Bug Out Bag (BOB) Basics



This is a (very) basic introduction to what is known as a “Bug out bag”, or abbreviated as a BOB.

The BOB is used in emergencies, when you have to relocate to another area. It is to be assembled ahead of time, and kept constantly ready in order to facilitate evacuation.

This is a basic item that everyone should have. If not, then don’t come crying to me because you end up like the Katrina sheeple ended up, by being packed into a stadium without food, water, security, or sanitation. These people had ample warning, and they still ended up  up in a real mess. You, on the other hand, may get no such warning.

A BOB should last you a bare minimum of 3 days provisions for simple survival, not including carrying water. But always keep in mind that there is no law saying a disaster can only inconvenience you for 3 days, then all is back to “normal”. 3 days is the standard used, nothing more. If you can carry more, then great!

Build your own BOB, please do not buy the pre-made “survival kits” you find on the internet and some outdoor stores, they are overpriced crap and they will kill you just as surely as a .44 to the heart, but your death will not be as merciful as a heart shot. Is there anything sillier than water packed into little foil packets? That is what they have. If I was to sell these kits that I would trust with my life, it would cost you at least $400 for the gear, and that does not include personal items that you need. Don’t let the cost discourage you. Chances are, you have some items in a forgotten box or drawer somewhere. If you have to start from scratch, then buy a few things at a time, but START now.

In planning your BOB contents, you have to take into account as many scenarios as possible, plus your knowledge and skills, and distill this into a list of items to carry. Then, when you have your list, you pack your bug-out bag. Be organized in this task.

DO NOT just grab and stuff items into your kit. There is a tendency among newbies to pack the kitchen sink. I made that mistake just like everyone else did, when I started out. Don’t you make that mistake too. (Ammo is surprisingly heavy). My BOB was so heavy I could not even put it on, much less walk a mile while wearing it. The objective is survival, you’re not spending the weekend at some vacation resort.

Make your list and keep to it. It is real easy to see a nice, shiny (or camouflaged) piece of gear and think how cool it would be to have it, but it serves no real purpose. Don’t buy it. Save your money. ( A note about camouflaged gear: If the camo serves no purpose, don’t buy it. That nice camo style Leatherman or radio will get lost, count on it.)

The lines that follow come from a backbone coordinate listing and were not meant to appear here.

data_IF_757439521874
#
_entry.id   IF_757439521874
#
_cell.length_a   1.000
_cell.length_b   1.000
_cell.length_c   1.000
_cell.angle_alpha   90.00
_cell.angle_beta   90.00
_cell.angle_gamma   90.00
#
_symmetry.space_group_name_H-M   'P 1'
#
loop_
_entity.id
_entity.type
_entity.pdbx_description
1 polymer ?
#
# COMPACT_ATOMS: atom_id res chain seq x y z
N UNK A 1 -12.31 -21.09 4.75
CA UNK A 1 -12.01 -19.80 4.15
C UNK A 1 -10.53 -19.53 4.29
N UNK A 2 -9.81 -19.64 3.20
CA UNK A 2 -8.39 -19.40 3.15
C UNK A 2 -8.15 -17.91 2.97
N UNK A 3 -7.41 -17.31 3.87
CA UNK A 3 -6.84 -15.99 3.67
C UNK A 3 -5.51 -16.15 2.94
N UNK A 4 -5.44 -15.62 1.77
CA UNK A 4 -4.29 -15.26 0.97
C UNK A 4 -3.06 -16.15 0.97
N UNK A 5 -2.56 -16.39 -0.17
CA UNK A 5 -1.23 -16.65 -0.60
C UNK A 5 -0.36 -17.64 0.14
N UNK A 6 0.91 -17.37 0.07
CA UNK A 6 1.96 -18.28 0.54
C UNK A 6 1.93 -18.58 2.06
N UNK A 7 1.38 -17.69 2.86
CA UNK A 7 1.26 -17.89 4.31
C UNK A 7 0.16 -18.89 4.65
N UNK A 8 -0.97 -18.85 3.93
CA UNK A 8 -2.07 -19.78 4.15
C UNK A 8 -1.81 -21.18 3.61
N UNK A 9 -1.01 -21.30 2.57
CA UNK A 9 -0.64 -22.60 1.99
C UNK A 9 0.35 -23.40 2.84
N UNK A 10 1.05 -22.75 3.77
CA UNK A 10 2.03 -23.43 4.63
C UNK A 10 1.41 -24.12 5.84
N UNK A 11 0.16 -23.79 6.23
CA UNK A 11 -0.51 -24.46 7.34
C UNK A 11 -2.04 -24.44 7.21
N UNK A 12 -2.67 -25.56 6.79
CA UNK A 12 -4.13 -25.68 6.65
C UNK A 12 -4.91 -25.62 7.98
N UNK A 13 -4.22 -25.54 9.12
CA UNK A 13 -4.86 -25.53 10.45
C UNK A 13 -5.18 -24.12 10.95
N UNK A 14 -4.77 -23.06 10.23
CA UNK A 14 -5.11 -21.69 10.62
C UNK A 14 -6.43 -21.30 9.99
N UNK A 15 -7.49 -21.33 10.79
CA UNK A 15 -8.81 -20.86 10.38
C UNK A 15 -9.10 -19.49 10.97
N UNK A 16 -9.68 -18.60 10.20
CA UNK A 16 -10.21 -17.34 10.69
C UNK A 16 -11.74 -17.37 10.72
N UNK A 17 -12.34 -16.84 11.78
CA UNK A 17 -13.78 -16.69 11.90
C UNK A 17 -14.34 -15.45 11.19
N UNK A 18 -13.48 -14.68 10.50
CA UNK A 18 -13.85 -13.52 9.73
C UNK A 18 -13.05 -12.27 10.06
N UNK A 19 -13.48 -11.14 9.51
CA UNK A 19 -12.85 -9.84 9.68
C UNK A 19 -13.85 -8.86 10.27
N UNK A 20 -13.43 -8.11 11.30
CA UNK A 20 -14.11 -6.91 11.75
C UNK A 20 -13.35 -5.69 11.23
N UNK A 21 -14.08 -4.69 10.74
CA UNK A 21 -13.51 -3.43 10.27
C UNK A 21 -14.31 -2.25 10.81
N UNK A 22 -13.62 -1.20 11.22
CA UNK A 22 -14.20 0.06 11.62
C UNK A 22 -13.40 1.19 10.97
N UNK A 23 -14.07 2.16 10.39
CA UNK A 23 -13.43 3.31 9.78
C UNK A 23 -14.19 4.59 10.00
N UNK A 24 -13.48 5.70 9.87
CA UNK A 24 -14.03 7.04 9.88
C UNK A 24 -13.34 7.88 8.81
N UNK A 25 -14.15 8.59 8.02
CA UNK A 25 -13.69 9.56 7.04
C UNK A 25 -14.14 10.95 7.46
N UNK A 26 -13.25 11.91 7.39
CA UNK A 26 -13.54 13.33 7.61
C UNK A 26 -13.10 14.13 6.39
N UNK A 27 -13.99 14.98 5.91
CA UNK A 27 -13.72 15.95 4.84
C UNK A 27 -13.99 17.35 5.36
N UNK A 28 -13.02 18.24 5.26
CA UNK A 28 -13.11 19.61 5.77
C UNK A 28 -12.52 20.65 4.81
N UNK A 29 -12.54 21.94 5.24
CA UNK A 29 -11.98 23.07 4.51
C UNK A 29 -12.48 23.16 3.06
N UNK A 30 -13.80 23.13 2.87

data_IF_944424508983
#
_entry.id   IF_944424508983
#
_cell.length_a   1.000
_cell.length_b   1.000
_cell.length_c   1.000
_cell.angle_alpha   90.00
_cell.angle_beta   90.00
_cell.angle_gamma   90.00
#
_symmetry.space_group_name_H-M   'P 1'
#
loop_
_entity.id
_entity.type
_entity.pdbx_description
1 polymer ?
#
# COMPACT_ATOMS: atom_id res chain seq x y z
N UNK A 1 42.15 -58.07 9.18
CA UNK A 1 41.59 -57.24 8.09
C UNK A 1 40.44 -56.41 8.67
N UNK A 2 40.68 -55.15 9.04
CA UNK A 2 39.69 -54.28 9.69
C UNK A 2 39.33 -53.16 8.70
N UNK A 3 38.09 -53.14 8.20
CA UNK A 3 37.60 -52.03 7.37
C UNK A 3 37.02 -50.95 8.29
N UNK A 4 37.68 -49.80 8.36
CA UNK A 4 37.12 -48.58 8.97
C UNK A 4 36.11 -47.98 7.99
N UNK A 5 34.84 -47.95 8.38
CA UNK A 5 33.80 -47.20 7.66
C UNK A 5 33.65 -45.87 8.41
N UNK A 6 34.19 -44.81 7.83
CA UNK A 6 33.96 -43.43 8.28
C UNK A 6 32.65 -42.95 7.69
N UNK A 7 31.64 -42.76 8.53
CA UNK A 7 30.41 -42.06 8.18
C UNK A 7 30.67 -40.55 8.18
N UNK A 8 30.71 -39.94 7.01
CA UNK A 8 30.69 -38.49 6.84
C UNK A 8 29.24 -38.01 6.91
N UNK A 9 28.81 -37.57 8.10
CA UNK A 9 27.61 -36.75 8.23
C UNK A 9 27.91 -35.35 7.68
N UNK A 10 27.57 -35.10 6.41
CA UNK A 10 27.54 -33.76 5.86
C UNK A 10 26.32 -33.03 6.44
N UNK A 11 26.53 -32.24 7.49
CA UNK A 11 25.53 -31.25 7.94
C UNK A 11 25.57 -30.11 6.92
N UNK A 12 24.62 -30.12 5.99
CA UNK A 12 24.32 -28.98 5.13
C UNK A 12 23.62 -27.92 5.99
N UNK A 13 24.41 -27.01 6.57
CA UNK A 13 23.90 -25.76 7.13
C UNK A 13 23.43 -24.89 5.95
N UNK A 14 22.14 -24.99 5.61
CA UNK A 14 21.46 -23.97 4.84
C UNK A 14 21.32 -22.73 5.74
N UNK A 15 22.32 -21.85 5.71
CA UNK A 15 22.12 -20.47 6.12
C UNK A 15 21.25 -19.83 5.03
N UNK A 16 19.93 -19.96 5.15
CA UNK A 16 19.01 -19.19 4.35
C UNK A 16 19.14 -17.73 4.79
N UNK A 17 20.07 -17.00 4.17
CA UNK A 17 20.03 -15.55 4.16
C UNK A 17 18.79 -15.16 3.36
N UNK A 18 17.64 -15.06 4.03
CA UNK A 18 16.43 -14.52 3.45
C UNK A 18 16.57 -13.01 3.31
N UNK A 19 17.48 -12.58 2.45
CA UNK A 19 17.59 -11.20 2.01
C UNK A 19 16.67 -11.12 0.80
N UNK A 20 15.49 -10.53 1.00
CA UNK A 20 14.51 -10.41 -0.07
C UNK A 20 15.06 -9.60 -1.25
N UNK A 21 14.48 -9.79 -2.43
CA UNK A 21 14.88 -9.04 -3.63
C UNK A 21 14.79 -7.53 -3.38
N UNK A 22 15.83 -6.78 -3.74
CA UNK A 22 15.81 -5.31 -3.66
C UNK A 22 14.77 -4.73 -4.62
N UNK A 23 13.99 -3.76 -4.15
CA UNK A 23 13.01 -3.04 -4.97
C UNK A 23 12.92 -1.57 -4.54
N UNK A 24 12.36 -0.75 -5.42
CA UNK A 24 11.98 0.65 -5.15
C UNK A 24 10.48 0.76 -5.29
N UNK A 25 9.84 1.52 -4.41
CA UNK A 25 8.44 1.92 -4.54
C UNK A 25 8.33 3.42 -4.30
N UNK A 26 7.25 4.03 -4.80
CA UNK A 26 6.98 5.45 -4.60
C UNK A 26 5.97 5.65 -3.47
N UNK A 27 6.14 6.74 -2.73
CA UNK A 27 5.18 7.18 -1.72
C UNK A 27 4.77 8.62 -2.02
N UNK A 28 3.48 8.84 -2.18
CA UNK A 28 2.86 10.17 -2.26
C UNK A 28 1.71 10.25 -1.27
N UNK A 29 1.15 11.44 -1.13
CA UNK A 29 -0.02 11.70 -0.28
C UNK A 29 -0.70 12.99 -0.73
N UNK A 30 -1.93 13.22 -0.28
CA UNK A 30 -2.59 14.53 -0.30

The more knowledge you have, the less you need to pack.  And just because some individual items are “small” doesn’t mean that that weight doesn’t add up, because it does add up, quickly. A good rule of thumb is: If you cannot carry the BOB contents in your hands for 1 mile, it is too heavy. If you cannot even walk a mile, carrying nothing, then you are in trouble.

A much more important point is to buy quality. Do not let there be a hollow handle “Rambo survival knife” in your gear! Buy the very best you can afford, because your life may depend on that quality piece of gear.


There are numerous lists available on the internet, on what you should carry. These lists are good, to illustrate principles, but do not use them as mere checklists. Your needs are truely different than anyone elses and each BOB needs to be tailored to YOU because we all have different needs, skills, knowledge, and differing abilities to improvise.

Things you have to account for:

1) Shelter
2) water / water sterilization / water procurement
3) fire
4) first aid / prescription medication / contacts and eyeglasses / sanitation
5) clothing
6) food / cooking / procurement / foraging
7) security / weapons / ammo / cleaning supplies etc.
8) navigation and communications
9) What are you going to carry it all in?

This is where skills and knowledge are important. The more you know, the less you have to carry.

Please answer these questions honestly:
How well do you handle stress?
Can you improvise?
Can you build a fire using sparking tools? Lighters can be useless in cold weather and matches can get wet. You really need to practice this when you get the chance, because it isn’t always easy.
Can you find and properly prepare drinking water?
Can you build a basic shelter? Can you do it quickly? Like your life depended on it?
Can you hunt? fish? trap? forage? EFFICIENTLY? It isn’t easy.
Can you read the weather? Are you ready to die if you are wrong?
Do you know what plants are medicinal, when and where they are found, and how to prepare them?
Do you know what plant and animals can, and will, kill you?

Remember that the longer you are forced to live outdoors, the more likely you are to run up against something that can hurt you. Don’t be afraid, but be wary. Nature can be a bitch if she is not treated with respect. Those with outdoor experience, like hunting, fishing, camping, hiking, etc. will have an undeniable advantage. There is no substitute for experience. Buying a copy of the SAS Survival Guide might help keep the inexperienced person alive for a while, but survival books can be deceptive. Not intentionally deceptive, but reading about something, and actually doing it efficiently, are 2 different things. Too, these survival guides can have mistakes in them that can cost you dearly. For example, the SAS survival guide states that box turtles are edible. They are not. They eat poisonous mushrooms and they store the toxins in their fat. Eat one and die if that turtle has snacked on amanita mushrooms. ALWAYS double and triple check your sources, including this one.